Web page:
The very notion of an “album” seems obsolete, if not quaint. I’m not sure what that makes a “daring chamber music album”! The superstar Latvian violinist Gidon Kremer and his colleagues in Kremerata Baltica have made one, an album that is more than the sum of its disparate parts, a program with two mournful eastern European works for string orchestra framing the intense Cesar Franck piano trio in F minor (1879). Placing it between two 21st-century compositions seems to me to emphasize the slow inner movement of the quintet. Instead of the usual fast-slow-fast in tempo sonata form, the album is slow-fast-slow-fast-slow, a bigger structure that it not only centered but framed by plaintive movements.
Stevan Kovacs Tickmayer, born in 1963 in what was Yugoslavia in 1963, of Hungarian descent and now residing in France, is a pianist and composer who has collaborated with rock musicians as well as classical ones. Tickmayer began his “Eight Hymns” in December 1986, on learning of the death of his favorite filmmaker, Andrei Tarkovsky (1932-86), and revised it in collaboration with the young musicians of the Kremerata Baltica. Though the hymns are miniatures, these soundscapes proceed at the leisurely pace of Tarkovsky movies such as “Solaris.” The mournful music is sometimes dissonant and includes vibraphone and piano with strings. Rock beats also sometimes crop up, breaking up the serenity to which they hymns otherwise drift.
The Franck piano trio in F minor is one of the most intense 19th-century chamber compositions (in there with the Schubert piano trio, the Mendlesohnn octet, and Brahms piano quintet). Georgian pianist Khatia Buniatishvili (born in 1987) plays very impressively in it. As I’ve said, the middle movements, which is marked “Lento, con molto sentimento” shares an ambience with the 21st-century compositions before and after the trio on the album, though the smaller ensemble sounds lusher as well as more driven than the larger (post)modernist ones.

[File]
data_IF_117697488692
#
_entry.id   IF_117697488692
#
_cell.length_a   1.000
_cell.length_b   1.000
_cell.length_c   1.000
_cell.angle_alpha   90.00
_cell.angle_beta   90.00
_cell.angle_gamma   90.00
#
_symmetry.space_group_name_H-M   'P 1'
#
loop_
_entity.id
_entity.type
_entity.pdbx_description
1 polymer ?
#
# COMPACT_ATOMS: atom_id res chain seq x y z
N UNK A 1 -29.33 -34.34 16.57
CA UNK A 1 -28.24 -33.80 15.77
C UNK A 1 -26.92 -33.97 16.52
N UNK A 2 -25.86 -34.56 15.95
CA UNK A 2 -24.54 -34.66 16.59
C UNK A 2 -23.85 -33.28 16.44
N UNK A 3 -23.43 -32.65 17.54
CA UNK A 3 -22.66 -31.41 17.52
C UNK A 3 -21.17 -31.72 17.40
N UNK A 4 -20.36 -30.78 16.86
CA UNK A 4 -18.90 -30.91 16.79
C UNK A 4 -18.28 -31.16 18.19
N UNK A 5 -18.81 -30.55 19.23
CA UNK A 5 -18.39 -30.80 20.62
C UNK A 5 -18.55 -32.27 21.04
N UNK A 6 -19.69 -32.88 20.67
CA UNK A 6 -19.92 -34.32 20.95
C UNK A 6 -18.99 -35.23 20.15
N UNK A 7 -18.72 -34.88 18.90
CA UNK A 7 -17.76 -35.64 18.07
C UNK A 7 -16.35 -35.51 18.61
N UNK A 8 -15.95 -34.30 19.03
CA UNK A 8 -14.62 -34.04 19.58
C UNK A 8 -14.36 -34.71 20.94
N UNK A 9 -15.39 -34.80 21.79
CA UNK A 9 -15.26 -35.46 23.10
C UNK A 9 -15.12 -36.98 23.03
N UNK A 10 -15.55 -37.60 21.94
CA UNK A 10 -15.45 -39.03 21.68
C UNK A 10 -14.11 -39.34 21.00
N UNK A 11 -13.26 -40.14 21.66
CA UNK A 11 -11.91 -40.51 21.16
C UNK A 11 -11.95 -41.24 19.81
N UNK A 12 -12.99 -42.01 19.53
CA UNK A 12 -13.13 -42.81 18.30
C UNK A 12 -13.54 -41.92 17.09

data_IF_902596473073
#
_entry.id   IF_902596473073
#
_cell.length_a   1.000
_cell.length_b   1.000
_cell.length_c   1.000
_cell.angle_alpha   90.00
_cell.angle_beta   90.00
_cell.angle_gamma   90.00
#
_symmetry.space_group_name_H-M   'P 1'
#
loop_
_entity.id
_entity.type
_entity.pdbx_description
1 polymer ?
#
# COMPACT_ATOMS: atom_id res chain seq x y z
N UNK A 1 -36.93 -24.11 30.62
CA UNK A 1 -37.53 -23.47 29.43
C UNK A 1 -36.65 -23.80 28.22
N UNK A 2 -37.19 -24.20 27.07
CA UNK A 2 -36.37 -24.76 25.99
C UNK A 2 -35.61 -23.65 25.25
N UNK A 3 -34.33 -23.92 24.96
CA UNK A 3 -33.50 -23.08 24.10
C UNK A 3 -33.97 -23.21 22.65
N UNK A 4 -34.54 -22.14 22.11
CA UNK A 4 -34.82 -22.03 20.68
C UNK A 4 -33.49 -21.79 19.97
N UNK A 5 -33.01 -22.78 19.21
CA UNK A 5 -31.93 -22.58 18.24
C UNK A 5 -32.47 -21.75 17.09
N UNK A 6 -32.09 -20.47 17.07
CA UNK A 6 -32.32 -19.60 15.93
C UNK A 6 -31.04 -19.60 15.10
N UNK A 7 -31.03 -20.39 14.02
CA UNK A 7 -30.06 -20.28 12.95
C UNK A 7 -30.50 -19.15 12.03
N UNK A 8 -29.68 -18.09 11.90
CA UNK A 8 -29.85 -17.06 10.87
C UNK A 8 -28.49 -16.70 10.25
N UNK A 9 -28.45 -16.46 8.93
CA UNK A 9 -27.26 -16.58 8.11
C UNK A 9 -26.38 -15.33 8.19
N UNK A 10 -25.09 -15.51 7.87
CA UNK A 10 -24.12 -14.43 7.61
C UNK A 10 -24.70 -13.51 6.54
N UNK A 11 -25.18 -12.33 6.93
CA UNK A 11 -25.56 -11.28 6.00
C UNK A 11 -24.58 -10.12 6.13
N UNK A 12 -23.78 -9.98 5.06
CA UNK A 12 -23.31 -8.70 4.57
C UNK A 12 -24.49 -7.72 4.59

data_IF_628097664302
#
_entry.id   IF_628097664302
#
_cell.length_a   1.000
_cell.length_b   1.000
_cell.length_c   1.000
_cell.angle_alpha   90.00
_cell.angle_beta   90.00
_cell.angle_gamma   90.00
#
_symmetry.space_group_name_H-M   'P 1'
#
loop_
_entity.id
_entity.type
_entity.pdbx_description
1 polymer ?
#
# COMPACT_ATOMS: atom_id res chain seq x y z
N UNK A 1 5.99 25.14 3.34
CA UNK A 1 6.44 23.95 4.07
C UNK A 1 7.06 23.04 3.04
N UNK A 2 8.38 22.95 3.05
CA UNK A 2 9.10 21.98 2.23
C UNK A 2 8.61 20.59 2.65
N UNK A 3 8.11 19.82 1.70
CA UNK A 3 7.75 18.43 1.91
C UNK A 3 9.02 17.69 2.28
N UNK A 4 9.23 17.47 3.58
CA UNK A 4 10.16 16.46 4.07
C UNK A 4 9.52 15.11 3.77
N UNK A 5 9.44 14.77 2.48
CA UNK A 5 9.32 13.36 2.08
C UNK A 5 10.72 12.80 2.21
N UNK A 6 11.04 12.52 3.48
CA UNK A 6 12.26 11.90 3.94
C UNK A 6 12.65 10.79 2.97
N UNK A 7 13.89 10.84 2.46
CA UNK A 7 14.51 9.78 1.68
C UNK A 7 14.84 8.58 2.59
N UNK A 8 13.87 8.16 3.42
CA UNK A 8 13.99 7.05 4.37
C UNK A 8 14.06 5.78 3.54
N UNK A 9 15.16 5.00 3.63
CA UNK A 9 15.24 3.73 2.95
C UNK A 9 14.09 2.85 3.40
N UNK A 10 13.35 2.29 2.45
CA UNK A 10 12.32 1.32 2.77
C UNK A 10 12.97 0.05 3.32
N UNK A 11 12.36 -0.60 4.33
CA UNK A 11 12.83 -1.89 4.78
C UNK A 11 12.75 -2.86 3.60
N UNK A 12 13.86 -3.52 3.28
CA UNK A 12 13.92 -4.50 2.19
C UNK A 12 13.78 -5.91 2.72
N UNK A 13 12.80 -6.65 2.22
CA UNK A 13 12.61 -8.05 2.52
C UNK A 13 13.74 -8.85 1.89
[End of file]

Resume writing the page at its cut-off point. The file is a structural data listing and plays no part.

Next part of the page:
Gidon Kremer and Giya Kancheli (born in 1935 in Tibilisi, Georgia; now resident in Antwerp) have a long association including three previous recordings. Kancheli was writing a piece to celebrate the 80th birthday of Mstislav Rostropovich and 60th Kancheli may have been planning festive music, but wrote music, titled “Silent Prayers” that is quite high in the registers of the string instruments. There is also worldless vocalization (à la Paart or Gorecki) that I can imagine fitting in a Tarkovsky film (it does not evoke Rostropovich for me, however).
The liner notes explain the album’s logic as a “combination [that] does more than provide a superficial contrast: it is beholden to an intrinsic principle of the spirit [wow!] that the painter Paul Klee developed in his theory of harmony in the visual arts: any compositional harmony will gain character through dissonances with the balance being restored by counterweights.” I’m not completely convinced that this holds for the album, but it definitely applies well to Tickmayer’s “Eight Hymns.”
The ECM recording engineering matches the players in clarity, making for an outstanding if unusual album.
Tracks and Timings
Tickmayer: Eight Hymns – in Memoriam Andrei Tarkovsky (1986/2004) 11:53
Franck: Piano Quintet in F minor –
I. Molt moderato quasi lento.Allegro 15:56
II. Lento,con molt sentimento 10:46
III. Allegro non troppo,ma con fuoco 8:47
Kancheli: Silent Player (2007) 26:38
Total: 72 minutes